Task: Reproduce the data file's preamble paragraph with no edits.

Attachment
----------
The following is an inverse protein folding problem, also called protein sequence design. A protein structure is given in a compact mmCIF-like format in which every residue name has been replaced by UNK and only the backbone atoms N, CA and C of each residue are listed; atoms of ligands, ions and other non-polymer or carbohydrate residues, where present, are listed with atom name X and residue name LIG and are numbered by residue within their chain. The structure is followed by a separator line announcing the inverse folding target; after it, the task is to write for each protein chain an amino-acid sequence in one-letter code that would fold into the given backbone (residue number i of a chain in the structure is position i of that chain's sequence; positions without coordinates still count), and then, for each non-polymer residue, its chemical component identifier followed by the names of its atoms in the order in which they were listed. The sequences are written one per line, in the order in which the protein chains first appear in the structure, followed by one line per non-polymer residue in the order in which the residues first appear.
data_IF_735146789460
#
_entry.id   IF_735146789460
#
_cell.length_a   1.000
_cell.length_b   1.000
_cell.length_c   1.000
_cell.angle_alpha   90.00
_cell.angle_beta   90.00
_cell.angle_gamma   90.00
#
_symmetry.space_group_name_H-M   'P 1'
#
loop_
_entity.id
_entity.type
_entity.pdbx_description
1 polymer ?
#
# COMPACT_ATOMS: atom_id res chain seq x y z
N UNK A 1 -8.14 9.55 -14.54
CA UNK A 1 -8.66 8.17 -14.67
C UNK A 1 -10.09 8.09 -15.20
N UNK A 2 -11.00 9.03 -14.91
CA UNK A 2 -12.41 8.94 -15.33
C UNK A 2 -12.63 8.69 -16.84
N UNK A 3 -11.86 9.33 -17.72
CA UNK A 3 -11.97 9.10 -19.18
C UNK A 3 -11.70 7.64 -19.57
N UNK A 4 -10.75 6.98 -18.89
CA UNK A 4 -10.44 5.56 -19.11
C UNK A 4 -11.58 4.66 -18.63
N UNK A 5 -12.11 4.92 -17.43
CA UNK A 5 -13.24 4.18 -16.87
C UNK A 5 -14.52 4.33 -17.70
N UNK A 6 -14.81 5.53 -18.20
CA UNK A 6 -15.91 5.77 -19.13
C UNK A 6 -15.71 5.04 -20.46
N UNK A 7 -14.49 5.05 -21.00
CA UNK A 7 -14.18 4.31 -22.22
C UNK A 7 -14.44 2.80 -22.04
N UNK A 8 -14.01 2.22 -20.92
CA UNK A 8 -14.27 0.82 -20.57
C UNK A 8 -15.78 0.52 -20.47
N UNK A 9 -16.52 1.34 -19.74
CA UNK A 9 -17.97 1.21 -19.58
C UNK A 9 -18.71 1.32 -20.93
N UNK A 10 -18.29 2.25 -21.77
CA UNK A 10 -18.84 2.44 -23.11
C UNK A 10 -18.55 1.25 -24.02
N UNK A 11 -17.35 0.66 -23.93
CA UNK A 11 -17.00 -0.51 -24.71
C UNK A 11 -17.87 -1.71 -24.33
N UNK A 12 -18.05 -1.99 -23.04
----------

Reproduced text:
The following is an inverse protein folding problem, also called protein sequence design. A protein structure is given in a compact mmCIF-like format in which every residue name has been replaced by UNK and only the backbone atoms N, CA and C of each residue are listed; atoms of ligands, ions and other non-polymer or carbohydrate residues, where present, are listed with atom name X and residue name LIG and are numbered by residue within their chain. The structure is followed by a separator line announcing the inverse folding target; after it, the task is to write for each protein chain an amino-acid sequence in one-letter code that would fold into the given backbone (residue number i of a chain in the structure is position i of that chain's sequence; positions without coordinates still count), and then, for each non-polymer residue, its chemical component identifier followed by the names of its atoms in the order in which they were listed. The sequences are written one per line, in the order in which the protein chains first appear in the structure, followed by one line per non-polymer residue in the order in which the residues first appear.